“ Brand: Boots / This first aid kit comes in a compact and portable zip-up case containing all the essential items for minor first aid treatment. Ideal for travel and holidays. / Kit contains: 24 assorted waterproof plasters / 1 fabric plaster strip / 3 antiseptic wipes / 1 crepe bandage / 1 melolin 5cm x 5cm / 1 melolin 10cm x 10cm / 1 micropore tape / 2 blister plasters / Boots bite and sting relief antihistamine cream / mepyramine maleate / scissors / guide to basic first aid „
* Prices may differ from that shown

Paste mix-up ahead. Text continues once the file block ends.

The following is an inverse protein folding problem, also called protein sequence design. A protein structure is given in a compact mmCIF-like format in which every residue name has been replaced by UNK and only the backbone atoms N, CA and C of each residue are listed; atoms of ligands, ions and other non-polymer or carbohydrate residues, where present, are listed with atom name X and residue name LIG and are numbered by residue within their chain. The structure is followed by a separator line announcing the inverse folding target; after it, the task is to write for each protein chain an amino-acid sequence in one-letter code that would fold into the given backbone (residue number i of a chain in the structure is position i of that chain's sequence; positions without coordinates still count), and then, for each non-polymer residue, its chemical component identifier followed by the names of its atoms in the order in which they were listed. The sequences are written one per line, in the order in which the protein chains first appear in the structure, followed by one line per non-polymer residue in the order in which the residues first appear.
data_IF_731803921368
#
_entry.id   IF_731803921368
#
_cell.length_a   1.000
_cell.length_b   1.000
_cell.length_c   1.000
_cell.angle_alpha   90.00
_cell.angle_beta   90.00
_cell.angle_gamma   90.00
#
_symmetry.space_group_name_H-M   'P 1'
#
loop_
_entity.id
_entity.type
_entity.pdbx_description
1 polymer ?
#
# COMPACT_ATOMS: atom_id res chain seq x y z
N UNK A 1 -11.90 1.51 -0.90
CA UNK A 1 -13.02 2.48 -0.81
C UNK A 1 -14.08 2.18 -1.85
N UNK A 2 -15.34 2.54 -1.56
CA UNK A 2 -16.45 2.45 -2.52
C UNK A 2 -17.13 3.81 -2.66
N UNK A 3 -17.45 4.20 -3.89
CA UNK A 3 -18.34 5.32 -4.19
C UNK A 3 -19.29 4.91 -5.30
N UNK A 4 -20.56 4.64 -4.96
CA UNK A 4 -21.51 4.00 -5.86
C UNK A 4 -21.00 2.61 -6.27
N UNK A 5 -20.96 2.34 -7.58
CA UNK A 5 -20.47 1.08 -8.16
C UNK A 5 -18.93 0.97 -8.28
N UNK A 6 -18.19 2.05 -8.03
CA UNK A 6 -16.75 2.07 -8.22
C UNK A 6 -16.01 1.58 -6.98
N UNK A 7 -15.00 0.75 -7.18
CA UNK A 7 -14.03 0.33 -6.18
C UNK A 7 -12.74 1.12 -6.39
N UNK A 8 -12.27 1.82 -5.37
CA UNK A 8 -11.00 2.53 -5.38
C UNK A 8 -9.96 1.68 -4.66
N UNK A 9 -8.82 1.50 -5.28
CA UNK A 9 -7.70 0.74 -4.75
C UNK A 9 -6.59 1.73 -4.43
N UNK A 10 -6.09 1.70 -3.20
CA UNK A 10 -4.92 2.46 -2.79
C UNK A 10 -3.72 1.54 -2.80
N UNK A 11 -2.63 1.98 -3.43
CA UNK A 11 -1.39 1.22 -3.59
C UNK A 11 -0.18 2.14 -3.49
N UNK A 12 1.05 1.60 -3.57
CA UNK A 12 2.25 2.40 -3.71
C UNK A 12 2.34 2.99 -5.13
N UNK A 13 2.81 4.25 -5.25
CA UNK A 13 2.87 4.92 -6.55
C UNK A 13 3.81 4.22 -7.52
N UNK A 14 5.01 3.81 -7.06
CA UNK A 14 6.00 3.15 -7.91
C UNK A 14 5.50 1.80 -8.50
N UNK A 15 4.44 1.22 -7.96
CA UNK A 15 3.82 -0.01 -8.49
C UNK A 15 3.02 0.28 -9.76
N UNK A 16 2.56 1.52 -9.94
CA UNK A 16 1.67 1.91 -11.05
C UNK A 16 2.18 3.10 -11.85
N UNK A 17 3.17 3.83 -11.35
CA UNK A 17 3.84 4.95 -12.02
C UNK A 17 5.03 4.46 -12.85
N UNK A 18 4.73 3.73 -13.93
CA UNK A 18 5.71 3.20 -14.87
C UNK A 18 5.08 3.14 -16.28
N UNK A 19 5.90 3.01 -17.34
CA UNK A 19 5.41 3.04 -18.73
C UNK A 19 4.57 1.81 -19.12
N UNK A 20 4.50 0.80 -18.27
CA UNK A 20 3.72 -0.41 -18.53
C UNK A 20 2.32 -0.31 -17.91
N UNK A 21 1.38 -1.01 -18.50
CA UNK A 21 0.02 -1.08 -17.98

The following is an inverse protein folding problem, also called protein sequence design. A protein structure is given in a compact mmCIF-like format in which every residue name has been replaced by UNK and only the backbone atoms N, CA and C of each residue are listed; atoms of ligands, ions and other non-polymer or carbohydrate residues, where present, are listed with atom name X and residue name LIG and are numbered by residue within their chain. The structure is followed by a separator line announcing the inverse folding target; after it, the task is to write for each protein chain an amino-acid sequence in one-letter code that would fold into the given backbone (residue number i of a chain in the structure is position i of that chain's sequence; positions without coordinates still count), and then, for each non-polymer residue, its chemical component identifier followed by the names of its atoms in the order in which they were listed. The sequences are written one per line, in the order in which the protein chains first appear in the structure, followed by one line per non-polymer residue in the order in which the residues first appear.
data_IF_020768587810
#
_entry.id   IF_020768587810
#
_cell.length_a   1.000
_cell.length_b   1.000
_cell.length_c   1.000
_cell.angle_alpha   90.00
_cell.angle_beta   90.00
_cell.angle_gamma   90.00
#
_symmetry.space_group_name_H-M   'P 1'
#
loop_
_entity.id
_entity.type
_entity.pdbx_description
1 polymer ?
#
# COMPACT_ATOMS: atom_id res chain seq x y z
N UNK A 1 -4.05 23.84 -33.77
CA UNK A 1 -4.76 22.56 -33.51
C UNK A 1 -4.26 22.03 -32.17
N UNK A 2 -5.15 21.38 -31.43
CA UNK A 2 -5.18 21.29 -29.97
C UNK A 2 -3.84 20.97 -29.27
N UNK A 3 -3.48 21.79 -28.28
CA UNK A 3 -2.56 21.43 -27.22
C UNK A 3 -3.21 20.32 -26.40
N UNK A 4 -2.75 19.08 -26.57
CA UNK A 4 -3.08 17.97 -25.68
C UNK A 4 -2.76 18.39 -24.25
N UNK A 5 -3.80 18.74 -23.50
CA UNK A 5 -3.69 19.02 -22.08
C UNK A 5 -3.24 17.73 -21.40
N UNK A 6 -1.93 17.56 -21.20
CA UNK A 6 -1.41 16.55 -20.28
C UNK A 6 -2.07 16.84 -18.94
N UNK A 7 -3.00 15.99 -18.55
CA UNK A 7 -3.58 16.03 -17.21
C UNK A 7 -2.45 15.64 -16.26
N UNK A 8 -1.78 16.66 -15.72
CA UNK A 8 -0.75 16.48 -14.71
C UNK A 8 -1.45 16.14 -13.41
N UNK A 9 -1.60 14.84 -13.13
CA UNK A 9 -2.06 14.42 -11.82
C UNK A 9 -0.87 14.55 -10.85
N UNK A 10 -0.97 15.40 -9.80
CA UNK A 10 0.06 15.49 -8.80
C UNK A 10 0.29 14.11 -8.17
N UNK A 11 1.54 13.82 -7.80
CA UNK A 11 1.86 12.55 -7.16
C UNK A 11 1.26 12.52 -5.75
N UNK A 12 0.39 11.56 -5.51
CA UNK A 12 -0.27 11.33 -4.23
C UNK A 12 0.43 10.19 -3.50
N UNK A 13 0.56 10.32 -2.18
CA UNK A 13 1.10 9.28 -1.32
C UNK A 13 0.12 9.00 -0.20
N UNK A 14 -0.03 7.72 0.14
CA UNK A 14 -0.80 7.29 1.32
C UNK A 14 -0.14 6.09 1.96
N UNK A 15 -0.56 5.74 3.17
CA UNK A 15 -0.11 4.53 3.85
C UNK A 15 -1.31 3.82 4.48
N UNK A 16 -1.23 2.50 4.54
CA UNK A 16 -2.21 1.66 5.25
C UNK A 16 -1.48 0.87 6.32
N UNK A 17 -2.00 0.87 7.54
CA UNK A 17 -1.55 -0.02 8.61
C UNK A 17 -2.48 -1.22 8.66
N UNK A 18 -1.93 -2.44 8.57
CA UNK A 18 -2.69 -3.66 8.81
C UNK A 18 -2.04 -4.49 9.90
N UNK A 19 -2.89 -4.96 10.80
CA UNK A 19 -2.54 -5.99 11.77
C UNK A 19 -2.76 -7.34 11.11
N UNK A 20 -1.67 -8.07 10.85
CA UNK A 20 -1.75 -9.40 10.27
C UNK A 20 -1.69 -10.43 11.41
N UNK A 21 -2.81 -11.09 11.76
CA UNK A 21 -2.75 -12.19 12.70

When we went on our boating holiday, we decided to take a small first aid kit with us, and I bought this one pretty much at random from Boots. The kit comes in a green bag, which is about a hand-span (6"x 6") in size, square, and labelled with the legend 'Boots Travel First Aid Kit' and the traditional cross. The bag is padded, with sturdy tight-woven material that repels liquid, so the contents stay reasonably dry and secure, unless it's tested too hard. The zipper would probably let water in. In normal circumstances, kept in a rucksack or pocket of a tent, it would be fine. Immersed in water, not so much. While we were on holiday, it lived on a shelf in the boat or in suitcases. It comes in at about 200g, so it's a light and portable kit, that won't make a huge amount of difference to the weight you're carrying. It has a double zipper that goes around three sides of the kit, so it can open up fully to get at the contents. Inside you find micropore tape and some low adhesive dressings & pads, water-proof plasters in various sizes, antiseptic wipes, a couple of blister plasters, crepe bandage, a guide to basic first aid and a spray to relieve insect bites & stings. I stuffed in a tube of germolene and some over-the counter painkillers to cover most (minor) eventualities, and off we went on holiday. As it turned out, we didn't need to use any of the items from the kit, having a happy uneventful holiday. However, it has come in handy since, just for small cuts and grazes, and it lives in the car in the glovebox. The washproof plasters, like most washproof plasters I've come across, aren't. Unless it's a wash that involves no water at all: a wipe, really. Probably not even a damp wipe. The things just seem to peel off at random. The spray is quite effective, fortunately. Over all, it's not a great kit - you can't fashion a sling (and I learnt how to recently on a first aid course, and dammit I want to be able to demonstrate with a triangle cloth bandage!) or deal with anything but the most minor of injuries with it. It's better than nothing, I guess; it's a neat way of keeping some basics together. The small first aid guide does explain about the recovery position and such-like, which is useful, and the diagrams are reasonably clear and helpful. At £7.99 from Boots, it's a little disappointing, I'd say. But you can always add small bits and pieces to it, as far as the bag will allow. It's fine for lumps and bumps, scratches and grazes you or your family might acquire on a day out.